Laying date, clutch size and survival estimates during nesting

Laying date (date of the first egg laid; see Lepage, Desrochers & Gauthier 1999 for details) was transformed as the deviation from the median laying date in each year (relative laying date). For web-tagged goslings, hatching date was defined as the date at which at least half the brood was hatched. Hatching was synchronized within a brood, most eggs usually hatching within 24 h. Again, hatching date was transformed as deviation from the median hatching date in each year (relative hatching date). Total clutch laid (TCL) is the number of eggs laid in a nest and was defined as the maximum number of eggs found in a nest. Nests with a TCL of only one egg accounted for a small proportion of nests found (4%) and they were removed from the sample because many of them result from partial predation (Gauthier, personal observation). Clutch size at hatch (CSH) is the number of eggs in nests where at least one egg hatched. Finally, GLN is the number of goslings leaving the nest.

Following Rockwell et al. (1993), we calculated three transition probabilities at the nesting stage: nest success (NS) is the proportion of nests where at least one egg hatched successfully, and was calculated using the Mayfield method (Johnson 1979); egg survival (P1 = CSH/TCL) is the proportion of eggs surviving to hatch in successful nests; hatchability (P2 = GLN/CSH) is the proportion of surviving eggs that hatched. The transition probabilities NS, P1 and P2 were estimated for each date over the range of laying dates using the maximum sample available for each component.

Because TCL is related to laying date, and because the lowest bounds of P1 and P2 are not independent of TCL (e.g. the lowest value possible for P1 is 0·5 when TCL = 2, and 0·25 when TCL = 4), we could not test directly the effect of laying date on P1 and P2. We thus used the method of Rockwell et al. (1993) to evaluate seasonal effects on egg survival (P1) and hatchability (P2). We calculated DevP1 and DevP2 as deviations from the expected value of CSH and GLN under the null hypothesis that P1 and P2 did not depend on laying date but only on year. We calculated expected clutch size at hatch, E(CSH), and DevP1 for each parent i in year y as:

  • image

Similar equations were used to estimate E(GLN) and DevP2. We used general linear models (SAS Institute Inc. 1996) to test the effect of relative laying date (d and d2) and year on individual values of DevP1, DevP2 and TCL and weighted stepwise regression on average values of NS, using the inverse of the standard error as a weighting factor.

Pre-fledging survival estimates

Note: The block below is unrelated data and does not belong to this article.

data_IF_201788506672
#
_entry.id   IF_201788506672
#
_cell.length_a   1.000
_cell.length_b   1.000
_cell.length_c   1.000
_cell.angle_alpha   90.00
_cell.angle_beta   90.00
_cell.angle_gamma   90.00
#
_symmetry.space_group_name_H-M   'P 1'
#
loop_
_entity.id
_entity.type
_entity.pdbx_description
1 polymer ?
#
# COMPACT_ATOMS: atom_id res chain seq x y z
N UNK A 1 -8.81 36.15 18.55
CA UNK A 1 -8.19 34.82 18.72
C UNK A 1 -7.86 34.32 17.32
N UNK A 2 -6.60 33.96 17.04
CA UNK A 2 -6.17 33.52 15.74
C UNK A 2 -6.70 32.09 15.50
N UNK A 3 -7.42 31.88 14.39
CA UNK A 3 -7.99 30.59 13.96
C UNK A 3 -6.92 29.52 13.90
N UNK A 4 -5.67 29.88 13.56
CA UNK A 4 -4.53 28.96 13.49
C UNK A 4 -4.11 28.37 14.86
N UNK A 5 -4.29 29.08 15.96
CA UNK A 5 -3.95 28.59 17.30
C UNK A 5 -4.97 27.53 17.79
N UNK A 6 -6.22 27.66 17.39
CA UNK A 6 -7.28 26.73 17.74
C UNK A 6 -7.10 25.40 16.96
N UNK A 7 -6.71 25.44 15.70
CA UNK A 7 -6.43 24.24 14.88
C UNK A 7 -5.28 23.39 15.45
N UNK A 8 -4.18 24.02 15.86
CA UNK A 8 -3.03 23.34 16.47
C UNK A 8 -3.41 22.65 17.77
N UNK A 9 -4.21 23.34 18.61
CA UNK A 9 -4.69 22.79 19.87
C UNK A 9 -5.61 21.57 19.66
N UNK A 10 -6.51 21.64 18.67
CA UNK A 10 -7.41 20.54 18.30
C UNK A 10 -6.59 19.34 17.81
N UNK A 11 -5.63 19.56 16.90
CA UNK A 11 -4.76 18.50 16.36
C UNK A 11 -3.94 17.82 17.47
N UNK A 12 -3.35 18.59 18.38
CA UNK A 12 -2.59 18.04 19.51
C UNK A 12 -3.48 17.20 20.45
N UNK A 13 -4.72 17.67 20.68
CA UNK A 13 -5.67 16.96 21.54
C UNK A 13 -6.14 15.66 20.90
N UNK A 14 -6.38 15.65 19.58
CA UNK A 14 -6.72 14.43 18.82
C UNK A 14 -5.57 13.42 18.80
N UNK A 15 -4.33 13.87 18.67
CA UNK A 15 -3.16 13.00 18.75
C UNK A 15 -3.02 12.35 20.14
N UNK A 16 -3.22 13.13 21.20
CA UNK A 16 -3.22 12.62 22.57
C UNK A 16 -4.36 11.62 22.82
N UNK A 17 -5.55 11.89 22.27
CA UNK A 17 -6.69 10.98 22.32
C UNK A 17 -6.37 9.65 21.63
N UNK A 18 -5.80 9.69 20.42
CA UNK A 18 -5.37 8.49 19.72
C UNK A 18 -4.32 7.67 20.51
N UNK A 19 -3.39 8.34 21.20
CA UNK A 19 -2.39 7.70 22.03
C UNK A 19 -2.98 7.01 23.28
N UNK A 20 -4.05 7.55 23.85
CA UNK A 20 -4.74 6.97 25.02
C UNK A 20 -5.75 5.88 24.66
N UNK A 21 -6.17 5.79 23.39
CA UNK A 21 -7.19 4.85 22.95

We used the surge program (version 5) to obtain estimates of prefledging survival using the capture–recapture data of web-tagged goslings (Lebreton et al. 1992). Each year, we had one marking event (web-tagging at hatching) and two recapture events (banding period and autumn hunting in Quebec), making four possible capture–recapture histories each year. We tested the effect of year (y), hatching date (h; divided into seven groups according to the relative hatching date of individuals: −6 to −4, −3 and −2, −1, 0, +1, +2 and +3, and from +4 to +6), and time (t; pre- and postfledging periods) on the probabilities of survival (φ) and capture (p).

A potential problem with this approach is that early-hatched goslings recaptured during banding had a longer exposure period than late-hatched ones. This longer exposure period will negatively bias survival in the former group. However, this bias should be quite small because the first two weeks after hatching is a period of much higher mortality for goslings than the subsequent three weeks (Williams et al. 1993). Therefore, despite the difference in length of exposure, the difference in mortality risk between early- and late-hatched goslings is actually much smaller because both groups had an equal exposure to the period of highest mortality risk. Another potential problem is that young recaptured at banding also received a metal leg band which may have increased reporting rate by hunters in the autumn compared to young with only web-tags. Although we minimized this bias by using only data from outfitters that were trained by us to look for the presence of both markers, this heterogeneity may have negatively biased survival. However, this bias should be independent of hatching date.

Because our sample size did not allow estimation of parameters in the most general model with all three effects simultaneously included (this model φy*h*tpy*h*t, where both survival and capture probabilities are specific to year, hatching date and time, had 196 parameters when considering all possible interactions), our two most general models had a maximum of 28 parameters (i.e. φh*tpy*t and φy*tph*t). We tested additional models where φ or p were constrained equally among hatching dates or years to test the significance of these variables following the procedure outlined by Lebreton et al. (1992). We also tested whether φ of the first time interval (t1) could be related through either a linear or a polynomial regression (second or third degree) to hatching date using linear constraints in surge.